The Online Magazine For Amateur Boat Builders














From The Boatshop
by Ron Magen


Before Christmas we received a ‘Holiday Catalog’ from Mystic Seaport. One of the items offered was a series of ‘note cards’ with photos from the 1950's - from the subject matter. Three of the photos intertwined with memories of my own childhood. They were candid shots of young children, ‘messin about in boats’. Relatively knowledgeable too, from their activities & equipment.

The Club has an annual award - for ‘Someone 40 or under who promotes sailing & sportsmanship, etc. . . .’ We received a reminder note from the Commodore for candidates, with the annotation that this ‘leaves out 90% of members’ . . . It reminded me of the club’s Christmas party, a few weeks ago. Seeing people in coats & ties - instead of sailing shorts & ‘T’ shirts or the ‘grubbies’ for waterfront & house maintenance. The typical comment was, “Don’t you clean up well ! “ There’s a certain point when the scruffy grey/white beard gets trimmed and the wind blown grey hair gets combed that a transformation takes place. There is a shift from the ‘Old Geezer’ to the ‘Senior Sailor’ [It is a ‘blue collar’ or ‘self help’ club, after all. I don’t think any of us are wealthy enough to call ourselves - ‘Yachtsman’ !! ]

During the past several months - from the Spring until now- a number of the guys who owned boats that had to be ‘blocked up’ at marina’s for dry storage started grumbling. It seemed that a number of them were told that their wooden boats would no longer be stored. As the season progressed, so did the rumors about the reasons. The ‘rejections’ continued as well - this time for ‘wet’ storage or slip rentals. Then it included the ‘plastic’ boats as well. At first it was supposedly because of the fire hazards of wooden boats. Then it was because they were rotted out, in generally poor condition, and more of an overall potential hazard. Then the same comments were heard about the fiberglass boats. Next it was a case of the marina owners worrying about the boats sinking in their slips. Comments were made that it was simply to force the sail boats out - because they didn’t spend money like the ‘stinkpot’ power boats. Fuel purchases being a much mentioned point. Bear in mind - the specific boats that were ‘dis-invited’, were in immaculate condition and very well maintained. By the time of the Party a number of facts had come to light. Rather then condition, an arbitrary age of 25 years had been selected as the ‘cut-off’. The supposed reasoning for the action was the marina ‘corporations’ were afraid of having someone ‘walk away’ from a boat . . . and the SALE value of the boat would be LESS than the slip fee or winter storage bill. This seems to be a load of Bull**** . Even for a small Club like us, the dues and mooring fees have to be paid BEFORE the mooring goes or the boat arrives. Most of us have dealt with a marina before . . . they ALWAYS want their money UP FRONT.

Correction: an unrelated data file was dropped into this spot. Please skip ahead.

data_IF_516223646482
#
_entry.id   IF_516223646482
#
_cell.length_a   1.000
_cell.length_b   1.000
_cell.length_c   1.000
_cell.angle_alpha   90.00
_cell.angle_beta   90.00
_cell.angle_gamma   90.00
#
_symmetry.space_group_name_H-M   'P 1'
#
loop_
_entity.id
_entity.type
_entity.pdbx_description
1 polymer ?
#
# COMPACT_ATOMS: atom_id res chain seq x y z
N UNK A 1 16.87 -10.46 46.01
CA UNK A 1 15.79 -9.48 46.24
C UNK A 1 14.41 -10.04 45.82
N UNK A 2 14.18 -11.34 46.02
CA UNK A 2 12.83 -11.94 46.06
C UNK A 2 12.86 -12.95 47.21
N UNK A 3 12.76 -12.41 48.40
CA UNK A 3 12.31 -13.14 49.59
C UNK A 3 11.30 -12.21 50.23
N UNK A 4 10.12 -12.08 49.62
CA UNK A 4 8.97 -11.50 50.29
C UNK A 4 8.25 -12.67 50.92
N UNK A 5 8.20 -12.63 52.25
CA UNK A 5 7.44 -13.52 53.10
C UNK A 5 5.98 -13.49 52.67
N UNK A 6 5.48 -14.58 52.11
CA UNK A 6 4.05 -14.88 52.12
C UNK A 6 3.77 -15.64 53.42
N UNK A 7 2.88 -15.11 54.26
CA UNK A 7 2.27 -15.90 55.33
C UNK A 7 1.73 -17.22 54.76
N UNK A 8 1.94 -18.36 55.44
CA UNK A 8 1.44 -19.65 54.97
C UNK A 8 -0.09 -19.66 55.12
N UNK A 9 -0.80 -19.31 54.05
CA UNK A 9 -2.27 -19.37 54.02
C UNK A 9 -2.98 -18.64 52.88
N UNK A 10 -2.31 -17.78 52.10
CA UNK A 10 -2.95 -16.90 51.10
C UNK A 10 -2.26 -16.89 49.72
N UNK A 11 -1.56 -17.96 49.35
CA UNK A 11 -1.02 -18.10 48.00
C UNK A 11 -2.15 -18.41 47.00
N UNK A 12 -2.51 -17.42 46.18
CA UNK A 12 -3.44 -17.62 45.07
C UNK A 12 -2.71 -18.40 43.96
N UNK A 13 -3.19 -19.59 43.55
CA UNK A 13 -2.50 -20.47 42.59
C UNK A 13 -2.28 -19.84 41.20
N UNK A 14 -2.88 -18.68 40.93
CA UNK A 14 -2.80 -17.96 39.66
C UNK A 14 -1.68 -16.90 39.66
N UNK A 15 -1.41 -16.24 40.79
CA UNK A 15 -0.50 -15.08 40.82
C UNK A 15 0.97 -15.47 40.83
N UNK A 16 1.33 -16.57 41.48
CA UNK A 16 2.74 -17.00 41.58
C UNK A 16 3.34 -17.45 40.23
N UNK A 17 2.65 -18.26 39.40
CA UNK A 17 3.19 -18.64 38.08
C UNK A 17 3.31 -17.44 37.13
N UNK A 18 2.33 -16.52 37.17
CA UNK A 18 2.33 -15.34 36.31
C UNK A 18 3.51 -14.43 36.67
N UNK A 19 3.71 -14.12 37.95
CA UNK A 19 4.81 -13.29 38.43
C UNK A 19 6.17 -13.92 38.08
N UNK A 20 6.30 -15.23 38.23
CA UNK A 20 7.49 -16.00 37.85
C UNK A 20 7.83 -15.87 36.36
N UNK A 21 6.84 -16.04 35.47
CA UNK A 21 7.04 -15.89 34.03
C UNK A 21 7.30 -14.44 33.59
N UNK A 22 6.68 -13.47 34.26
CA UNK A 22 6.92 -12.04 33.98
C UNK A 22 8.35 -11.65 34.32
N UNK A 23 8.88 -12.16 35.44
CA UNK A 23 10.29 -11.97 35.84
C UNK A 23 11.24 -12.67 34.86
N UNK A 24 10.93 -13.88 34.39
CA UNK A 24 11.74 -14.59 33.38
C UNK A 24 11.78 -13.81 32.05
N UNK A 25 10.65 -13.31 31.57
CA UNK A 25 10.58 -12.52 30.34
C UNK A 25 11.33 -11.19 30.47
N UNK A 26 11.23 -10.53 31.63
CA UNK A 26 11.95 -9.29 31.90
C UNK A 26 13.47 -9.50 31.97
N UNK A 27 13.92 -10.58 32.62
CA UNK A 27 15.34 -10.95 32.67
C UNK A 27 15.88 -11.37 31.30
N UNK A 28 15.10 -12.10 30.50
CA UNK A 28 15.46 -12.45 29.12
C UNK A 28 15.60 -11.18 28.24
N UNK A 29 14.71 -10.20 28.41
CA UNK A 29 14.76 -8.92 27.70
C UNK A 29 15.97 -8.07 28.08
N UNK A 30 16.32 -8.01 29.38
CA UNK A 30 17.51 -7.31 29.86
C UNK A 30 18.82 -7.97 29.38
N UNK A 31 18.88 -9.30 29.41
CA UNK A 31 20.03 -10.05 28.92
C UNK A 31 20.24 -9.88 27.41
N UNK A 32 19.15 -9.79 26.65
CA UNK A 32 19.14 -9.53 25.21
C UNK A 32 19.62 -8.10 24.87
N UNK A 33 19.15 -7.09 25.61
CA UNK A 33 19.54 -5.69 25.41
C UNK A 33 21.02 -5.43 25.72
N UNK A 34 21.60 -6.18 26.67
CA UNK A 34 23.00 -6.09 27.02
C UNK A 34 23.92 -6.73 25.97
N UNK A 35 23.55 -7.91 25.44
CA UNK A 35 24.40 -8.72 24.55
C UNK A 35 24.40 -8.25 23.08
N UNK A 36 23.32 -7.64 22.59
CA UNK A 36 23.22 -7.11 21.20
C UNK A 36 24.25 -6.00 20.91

It was simply a case of Age Discrimination.

Now a couple of us have smaller boats - under 30 feet - that spend the winter on trailers {the ‘requirements’ to store a boat on Club property}. A number of them are on their third owner. Sometimes it’s the third owner . . . within the Club ! This is simply a reflection of the boats that must be ‘blocked’ for dry storage . . . even though they meet the length requirement. For ALL of these boats there is an investment - and it is NOT monetary ! There is a pride in ownership. Not only for the present owner, but because the past skippers see the boat - on the trailer or mooring - every time they come to the Club. At least with the ‘Old Salts’, or those of us that started out like the kids in the boats. It becomes ingrained in our character. So much so that it often shows up in other facets of our lives. “NO - I don’t need a new pair shoes . . . these ‘Topsiders’ are only 10 years old. But the brightwork could use another coat {the 15th or so} and Epifanes is on sale . . .” It may be a case of ‘transference’ . . . or something like the ‘Portrait of Dorian Grey’. The boat gets all the care & attention, while we take on the ‘other’ attributes.

Anyhow, - for about the same length of time Joanne has promised to treat me to a new hat . . . to replace the one with the ‘Woodenboat’ logo that I usually wear in the shop, etc. I have a lot of ball caps {actually we both do - sort of ‘collect’ them...

...and her usual refrain is, “You have enough hats - why do you need another one, you only have one head!”. So this offer seemed a bit odd. I took it off and looked at it. “What’s wrong with it?.” I said. “ There aren’t any holes, it’s nice & soft, it’s only a little sun-bleached, and the epoxy repair of the bill has held up for years.” Her retort was,“It’s sweat stained and ratty looking. It’s OLD. You wear it almost everywhere and it’s disreputable”.To which I replied, “NO - it has CHARACTER - like ME”.